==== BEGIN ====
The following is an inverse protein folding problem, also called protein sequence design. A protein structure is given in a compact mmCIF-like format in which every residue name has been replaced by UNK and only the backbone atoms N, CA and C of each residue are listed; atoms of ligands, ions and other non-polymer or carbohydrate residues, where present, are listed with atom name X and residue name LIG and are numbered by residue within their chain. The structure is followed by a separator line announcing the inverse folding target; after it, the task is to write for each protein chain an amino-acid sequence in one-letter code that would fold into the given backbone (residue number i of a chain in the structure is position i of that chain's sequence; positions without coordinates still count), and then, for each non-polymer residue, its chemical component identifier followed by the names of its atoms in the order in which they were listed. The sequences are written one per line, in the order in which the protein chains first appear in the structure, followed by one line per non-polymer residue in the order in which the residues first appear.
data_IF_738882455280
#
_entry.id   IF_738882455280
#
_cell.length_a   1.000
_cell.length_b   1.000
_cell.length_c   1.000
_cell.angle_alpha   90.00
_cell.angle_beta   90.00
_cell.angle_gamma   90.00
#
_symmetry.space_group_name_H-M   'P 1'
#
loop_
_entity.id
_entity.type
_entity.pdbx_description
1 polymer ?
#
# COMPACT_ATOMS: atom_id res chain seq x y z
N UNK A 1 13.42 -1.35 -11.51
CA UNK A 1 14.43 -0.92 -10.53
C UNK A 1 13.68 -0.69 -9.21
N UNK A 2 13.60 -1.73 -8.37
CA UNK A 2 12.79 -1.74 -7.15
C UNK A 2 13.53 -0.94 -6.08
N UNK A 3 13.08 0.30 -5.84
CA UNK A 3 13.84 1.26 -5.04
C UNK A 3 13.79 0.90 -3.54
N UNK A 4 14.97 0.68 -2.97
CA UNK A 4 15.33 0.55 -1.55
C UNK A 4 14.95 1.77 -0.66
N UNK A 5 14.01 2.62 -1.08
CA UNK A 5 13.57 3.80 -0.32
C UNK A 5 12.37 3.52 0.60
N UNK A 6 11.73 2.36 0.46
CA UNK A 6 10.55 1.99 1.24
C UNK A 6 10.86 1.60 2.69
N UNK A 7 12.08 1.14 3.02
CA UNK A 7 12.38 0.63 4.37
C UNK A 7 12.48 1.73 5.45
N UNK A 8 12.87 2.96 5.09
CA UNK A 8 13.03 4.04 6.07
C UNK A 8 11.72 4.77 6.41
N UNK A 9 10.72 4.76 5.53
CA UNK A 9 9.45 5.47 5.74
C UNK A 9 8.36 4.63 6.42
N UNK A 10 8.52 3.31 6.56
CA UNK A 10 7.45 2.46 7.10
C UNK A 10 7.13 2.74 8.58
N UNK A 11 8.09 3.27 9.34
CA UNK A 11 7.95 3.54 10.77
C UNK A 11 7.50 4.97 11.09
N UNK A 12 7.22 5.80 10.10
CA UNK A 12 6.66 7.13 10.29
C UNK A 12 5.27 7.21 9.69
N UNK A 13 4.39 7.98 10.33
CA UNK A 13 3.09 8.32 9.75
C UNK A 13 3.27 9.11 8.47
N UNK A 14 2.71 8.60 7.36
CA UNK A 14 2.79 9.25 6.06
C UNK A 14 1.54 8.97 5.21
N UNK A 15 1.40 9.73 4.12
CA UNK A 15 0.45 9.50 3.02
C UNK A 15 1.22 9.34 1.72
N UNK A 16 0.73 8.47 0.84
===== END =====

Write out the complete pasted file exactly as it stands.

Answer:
The following is an inverse protein folding problem, also called protein sequence design. A protein structure is given in a compact mmCIF-like format in which every residue name has been replaced by UNK and only the backbone atoms N, CA and C of each residue are listed; atoms of ligands, ions and other non-polymer or carbohydrate residues, where present, are listed with atom name X and residue name LIG and are numbered by residue within their chain. The structure is followed by a separator line announcing the inverse folding target; after it, the task is to write for each protein chain an amino-acid sequence in one-letter code that would fold into the given backbone (residue number i of a chain in the structure is position i of that chain's sequence; positions without coordinates still count), and then, for each non-polymer residue, its chemical component identifier followed by the names of its atoms in the order in which they were listed. The sequences are written one per line, in the order in which the protein chains first appear in the structure, followed by one line per non-polymer residue in the order in which the residues first appear.
data_IF_738882455280
#
_entry.id   IF_738882455280
#
_cell.length_a   1.000
_cell.length_b   1.000
_cell.length_c   1.000
_cell.angle_alpha   90.00
_cell.angle_beta   90.00
_cell.angle_gamma   90.00
#
_symmetry.space_group_name_H-M   'P 1'
#
loop_
_entity.id
_entity.type
_entity.pdbx_description
1 polymer ?
#
# COMPACT_ATOMS: atom_id res chain seq x y z
N UNK A 1 13.42 -1.35 -11.51
CA UNK A 1 14.43 -0.92 -10.53
C UNK A 1 13.68 -0.69 -9.21
N UNK A 2 13.60 -1.73 -8.37
CA UNK A 2 12.79 -1.74 -7.15
C UNK A 2 13.53 -0.94 -6.08
N UNK A 3 13.08 0.30 -5.84
CA UNK A 3 13.84 1.26 -5.04
C UNK A 3 13.79 0.90 -3.54
N UNK A 4 14.97 0.68 -2.97
CA UNK A 4 15.33 0.55 -1.55
C UNK A 4 14.95 1.77 -0.66
N UNK A 5 14.01 2.62 -1.08
CA UNK A 5 13.57 3.80 -0.32
C UNK A 5 12.37 3.52 0.60
N UNK A 6 11.73 2.36 0.46
CA UNK A 6 10.55 1.99 1.24
C UNK A 6 10.86 1.60 2.69
N UNK A 7 12.08 1.14 3.02
CA UNK A 7 12.38 0.63 4.37
C UNK A 7 12.48 1.73 5.45
N UNK A 8 12.87 2.96 5.09
CA UNK A 8 13.03 4.04 6.07
C UNK A 8 11.72 4.77 6.41
N UNK A 9 10.72 4.76 5.53
CA UNK A 9 9.45 5.47 5.74
C UNK A 9 8.36 4.63 6.42
N UNK A 10 8.52 3.31 6.56
CA UNK A 10 7.45 2.46 7.10
C UNK A 10 7.13 2.74 8.58
N UNK A 11 8.09 3.27 9.34
CA UNK A 11 7.95 3.54 10.77
C UNK A 11 7.50 4.97 11.09
N UNK A 12 7.22 5.80 10.10
CA UNK A 12 6.66 7.13 10.29
C UNK A 12 5.27 7.21 9.69
N UNK A 13 4.39 7.98 10.33
CA UNK A 13 3.09 8.32 9.75
C UNK A 13 3.27 9.11 8.47
N UNK A 14 2.71 8.60 7.36
CA UNK A 14 2.79 9.25 6.06
C UNK A 14 1.54 8.97 5.21
N UNK A 15 1.40 9.73 4.12
CA UNK A 15 0.45 9.50 3.02
C UNK A 15 1.22 9.34 1.72
N UNK A 16 0.73 8.47 0.84